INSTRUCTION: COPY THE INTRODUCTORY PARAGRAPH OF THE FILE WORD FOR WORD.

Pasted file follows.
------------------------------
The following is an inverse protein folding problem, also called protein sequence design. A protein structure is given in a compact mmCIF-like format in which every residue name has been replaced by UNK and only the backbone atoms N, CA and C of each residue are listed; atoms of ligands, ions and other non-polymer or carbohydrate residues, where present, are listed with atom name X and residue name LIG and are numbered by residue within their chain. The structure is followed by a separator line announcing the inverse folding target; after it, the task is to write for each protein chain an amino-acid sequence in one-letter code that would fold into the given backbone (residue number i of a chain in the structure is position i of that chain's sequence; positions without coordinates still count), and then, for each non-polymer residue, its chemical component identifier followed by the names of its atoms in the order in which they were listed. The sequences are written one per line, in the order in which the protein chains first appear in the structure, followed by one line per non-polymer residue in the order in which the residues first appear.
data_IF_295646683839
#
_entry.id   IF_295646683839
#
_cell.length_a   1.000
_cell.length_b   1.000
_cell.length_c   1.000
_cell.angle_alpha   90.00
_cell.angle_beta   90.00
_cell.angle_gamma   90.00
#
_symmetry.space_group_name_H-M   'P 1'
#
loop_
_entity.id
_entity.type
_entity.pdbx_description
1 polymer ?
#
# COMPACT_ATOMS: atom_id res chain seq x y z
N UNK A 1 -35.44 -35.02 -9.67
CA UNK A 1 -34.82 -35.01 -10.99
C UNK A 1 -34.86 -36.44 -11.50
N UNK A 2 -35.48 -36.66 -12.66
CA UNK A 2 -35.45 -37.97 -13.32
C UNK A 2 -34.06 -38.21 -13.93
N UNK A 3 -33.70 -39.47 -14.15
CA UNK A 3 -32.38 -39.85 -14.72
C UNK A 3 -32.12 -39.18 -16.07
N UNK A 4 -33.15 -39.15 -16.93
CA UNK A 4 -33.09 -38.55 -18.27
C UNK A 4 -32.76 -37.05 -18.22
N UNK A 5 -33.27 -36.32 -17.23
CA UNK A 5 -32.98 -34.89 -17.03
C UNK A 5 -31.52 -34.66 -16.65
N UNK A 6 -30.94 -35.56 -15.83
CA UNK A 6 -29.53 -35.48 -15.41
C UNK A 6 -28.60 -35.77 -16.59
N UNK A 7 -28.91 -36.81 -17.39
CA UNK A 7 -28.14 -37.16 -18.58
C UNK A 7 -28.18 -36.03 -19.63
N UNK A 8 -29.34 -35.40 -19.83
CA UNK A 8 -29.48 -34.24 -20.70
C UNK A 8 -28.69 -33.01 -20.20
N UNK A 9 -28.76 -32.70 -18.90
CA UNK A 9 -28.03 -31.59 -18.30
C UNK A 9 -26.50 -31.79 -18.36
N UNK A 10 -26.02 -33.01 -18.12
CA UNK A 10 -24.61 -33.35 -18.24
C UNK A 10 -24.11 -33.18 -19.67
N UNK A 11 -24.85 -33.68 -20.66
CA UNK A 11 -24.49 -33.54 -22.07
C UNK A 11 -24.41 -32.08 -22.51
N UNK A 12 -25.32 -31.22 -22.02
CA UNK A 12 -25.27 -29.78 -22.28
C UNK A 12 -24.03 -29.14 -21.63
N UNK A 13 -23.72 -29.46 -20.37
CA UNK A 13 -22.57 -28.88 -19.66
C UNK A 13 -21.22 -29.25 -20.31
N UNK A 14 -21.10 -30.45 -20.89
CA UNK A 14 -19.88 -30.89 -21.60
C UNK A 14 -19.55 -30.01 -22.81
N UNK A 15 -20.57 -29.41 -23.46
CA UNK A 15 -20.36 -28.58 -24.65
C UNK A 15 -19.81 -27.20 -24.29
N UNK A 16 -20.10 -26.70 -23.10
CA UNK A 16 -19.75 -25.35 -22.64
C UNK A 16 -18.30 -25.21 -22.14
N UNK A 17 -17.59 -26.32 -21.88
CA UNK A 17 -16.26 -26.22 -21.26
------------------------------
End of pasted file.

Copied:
The following is an inverse protein folding problem, also called protein sequence design. A protein structure is given in a compact mmCIF-like format in which every residue name has been replaced by UNK and only the backbone atoms N, CA and C of each residue are listed; atoms of ligands, ions and other non-polymer or carbohydrate residues, where present, are listed with atom name X and residue name LIG and are numbered by residue within their chain. The structure is followed by a separator line announcing the inverse folding target; after it, the task is to write for each protein chain an amino-acid sequence in one-letter code that would fold into the given backbone (residue number i of a chain in the structure is position i of that chain's sequence; positions without coordinates still count), and then, for each non-polymer residue, its chemical component identifier followed by the names of its atoms in the order in which they were listed. The sequences are written one per line, in the order in which the protein chains first appear in the structure, followed by one line per non-polymer residue in the order in which the residues first appear.